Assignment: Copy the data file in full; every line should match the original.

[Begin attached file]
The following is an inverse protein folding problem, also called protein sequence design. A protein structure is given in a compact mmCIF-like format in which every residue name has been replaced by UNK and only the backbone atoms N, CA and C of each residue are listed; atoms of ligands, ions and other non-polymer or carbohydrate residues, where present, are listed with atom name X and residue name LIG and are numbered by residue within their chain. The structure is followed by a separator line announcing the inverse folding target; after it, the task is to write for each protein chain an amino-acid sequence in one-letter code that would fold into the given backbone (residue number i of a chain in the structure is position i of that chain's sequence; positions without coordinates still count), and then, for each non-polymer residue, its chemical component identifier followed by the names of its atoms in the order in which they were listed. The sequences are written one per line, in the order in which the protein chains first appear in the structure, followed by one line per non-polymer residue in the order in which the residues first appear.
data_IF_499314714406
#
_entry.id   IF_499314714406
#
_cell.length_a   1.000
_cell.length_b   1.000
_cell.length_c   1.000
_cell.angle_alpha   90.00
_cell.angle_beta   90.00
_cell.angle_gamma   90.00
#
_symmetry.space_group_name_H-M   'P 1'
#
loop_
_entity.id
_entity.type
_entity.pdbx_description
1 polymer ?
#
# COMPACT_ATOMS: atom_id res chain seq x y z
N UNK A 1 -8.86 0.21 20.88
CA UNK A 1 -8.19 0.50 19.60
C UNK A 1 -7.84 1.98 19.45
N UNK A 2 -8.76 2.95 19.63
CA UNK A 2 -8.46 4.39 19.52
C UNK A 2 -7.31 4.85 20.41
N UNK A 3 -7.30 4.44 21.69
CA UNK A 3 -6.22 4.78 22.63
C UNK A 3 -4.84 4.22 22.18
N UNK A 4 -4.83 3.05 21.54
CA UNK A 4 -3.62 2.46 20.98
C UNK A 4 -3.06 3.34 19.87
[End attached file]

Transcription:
The following is an inverse protein folding problem, also called protein sequence design. A protein structure is given in a compact mmCIF-like format in which every residue name has been replaced by UNK and only the backbone atoms N, CA and C of each residue are listed; atoms of ligands, ions and other non-polymer or carbohydrate residues, where present, are listed with atom name X and residue name LIG and are numbered by residue within their chain. The structure is followed by a separator line announcing the inverse folding target; after it, the task is to write for each protein chain an amino-acid sequence in one-letter code that would fold into the given backbone (residue number i of a chain in the structure is position i of that chain's sequence; positions without coordinates still count), and then, for each non-polymer residue, its chemical component identifier followed by the names of its atoms in the order in which they were listed. The sequences are written one per line, in the order in which the protein chains first appear in the structure, followed by one line per non-polymer residue in the order in which the residues first appear.
data_IF_499314714406
#
_entry.id   IF_499314714406
#
_cell.length_a   1.000
_cell.length_b   1.000
_cell.length_c   1.000
_cell.angle_alpha   90.00
_cell.angle_beta   90.00
_cell.angle_gamma   90.00
#
_symmetry.space_group_name_H-M   'P 1'
#
loop_
_entity.id
_entity.type
_entity.pdbx_description
1 polymer ?
#
# COMPACT_ATOMS: atom_id res chain seq x y z
N UNK A 1 -8.86 0.21 20.88
CA UNK A 1 -8.19 0.50 19.60
C UNK A 1 -7.84 1.98 19.45
N UNK A 2 -8.76 2.95 19.63
CA UNK A 2 -8.46 4.39 19.52
C UNK A 2 -7.31 4.85 20.41
N UNK A 3 -7.30 4.44 21.69
CA UNK A 3 -6.22 4.78 22.63
C UNK A 3 -4.84 4.22 22.18
N UNK A 4 -4.83 3.05 21.54
CA UNK A 4 -3.62 2.46 20.98
C UNK A 4 -3.06 3.34 19.87